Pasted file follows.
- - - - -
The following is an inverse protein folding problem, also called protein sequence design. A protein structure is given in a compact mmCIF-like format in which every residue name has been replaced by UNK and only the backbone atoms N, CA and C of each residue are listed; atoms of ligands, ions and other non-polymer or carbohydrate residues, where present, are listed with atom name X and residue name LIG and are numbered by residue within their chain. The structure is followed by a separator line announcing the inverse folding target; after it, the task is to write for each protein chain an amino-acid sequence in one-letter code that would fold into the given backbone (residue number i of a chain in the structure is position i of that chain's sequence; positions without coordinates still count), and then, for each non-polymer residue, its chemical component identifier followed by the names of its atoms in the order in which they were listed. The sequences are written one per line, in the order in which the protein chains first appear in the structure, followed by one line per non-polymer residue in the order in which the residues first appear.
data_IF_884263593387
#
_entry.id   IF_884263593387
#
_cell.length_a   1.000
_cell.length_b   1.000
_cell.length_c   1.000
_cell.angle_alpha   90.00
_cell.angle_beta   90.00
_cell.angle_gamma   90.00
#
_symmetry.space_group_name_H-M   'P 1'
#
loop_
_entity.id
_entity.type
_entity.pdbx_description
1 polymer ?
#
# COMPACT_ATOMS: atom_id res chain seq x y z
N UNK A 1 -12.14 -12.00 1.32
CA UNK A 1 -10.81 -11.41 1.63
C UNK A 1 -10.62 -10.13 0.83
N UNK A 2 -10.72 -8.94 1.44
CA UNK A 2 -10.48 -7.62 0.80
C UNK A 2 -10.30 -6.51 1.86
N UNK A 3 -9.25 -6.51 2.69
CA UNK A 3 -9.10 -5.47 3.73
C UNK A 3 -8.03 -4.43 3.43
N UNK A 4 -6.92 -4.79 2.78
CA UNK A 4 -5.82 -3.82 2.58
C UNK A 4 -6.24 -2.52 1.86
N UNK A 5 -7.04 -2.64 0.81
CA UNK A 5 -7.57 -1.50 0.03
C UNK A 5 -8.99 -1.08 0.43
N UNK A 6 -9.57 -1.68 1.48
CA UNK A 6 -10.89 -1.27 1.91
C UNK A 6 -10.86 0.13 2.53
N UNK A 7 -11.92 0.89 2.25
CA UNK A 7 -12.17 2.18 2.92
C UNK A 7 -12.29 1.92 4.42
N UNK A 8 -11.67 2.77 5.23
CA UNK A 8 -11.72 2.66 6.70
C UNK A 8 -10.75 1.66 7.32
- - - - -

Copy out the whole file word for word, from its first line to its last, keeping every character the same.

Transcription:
The following is an inverse protein folding problem, also called protein sequence design. A protein structure is given in a compact mmCIF-like format in which every residue name has been replaced by UNK and only the backbone atoms N, CA and C of each residue are listed; atoms of ligands, ions and other non-polymer or carbohydrate residues, where present, are listed with atom name X and residue name LIG and are numbered by residue within their chain. The structure is followed by a separator line announcing the inverse folding target; after it, the task is to write for each protein chain an amino-acid sequence in one-letter code that would fold into the given backbone (residue number i of a chain in the structure is position i of that chain's sequence; positions without coordinates still count), and then, for each non-polymer residue, its chemical component identifier followed by the names of its atoms in the order in which they were listed. The sequences are written one per line, in the order in which the protein chains first appear in the structure, followed by one line per non-polymer residue in the order in which the residues first appear.
data_IF_884263593387
#
_entry.id   IF_884263593387
#
_cell.length_a   1.000
_cell.length_b   1.000
_cell.length_c   1.000
_cell.angle_alpha   90.00
_cell.angle_beta   90.00
_cell.angle_gamma   90.00
#
_symmetry.space_group_name_H-M   'P 1'
#
loop_
_entity.id
_entity.type
_entity.pdbx_description
1 polymer ?
#
# COMPACT_ATOMS: atom_id res chain seq x y z
N UNK A 1 -12.14 -12.00 1.32
CA UNK A 1 -10.81 -11.41 1.63
C UNK A 1 -10.62 -10.13 0.83
N UNK A 2 -10.72 -8.94 1.44
CA UNK A 2 -10.48 -7.62 0.80
C UNK A 2 -10.30 -6.51 1.86
N UNK A 3 -9.25 -6.51 2.69
CA UNK A 3 -9.10 -5.47 3.73
C UNK A 3 -8.03 -4.43 3.43
N UNK A 4 -6.92 -4.79 2.78
CA UNK A 4 -5.82 -3.82 2.58
C UNK A 4 -6.24 -2.52 1.86
N UNK A 5 -7.04 -2.64 0.81
CA UNK A 5 -7.57 -1.50 0.03
C UNK A 5 -8.99 -1.08 0.43
N UNK A 6 -9.57 -1.68 1.48
CA UNK A 6 -10.89 -1.27 1.91
C UNK A 6 -10.86 0.13 2.53
N UNK A 7 -11.92 0.89 2.25
CA UNK A 7 -12.17 2.18 2.92
C UNK A 7 -12.29 1.92 4.42
N UNK A 8 -11.67 2.77 5.23
CA UNK A 8 -11.72 2.66 6.70
C UNK A 8 -10.75 1.66 7.32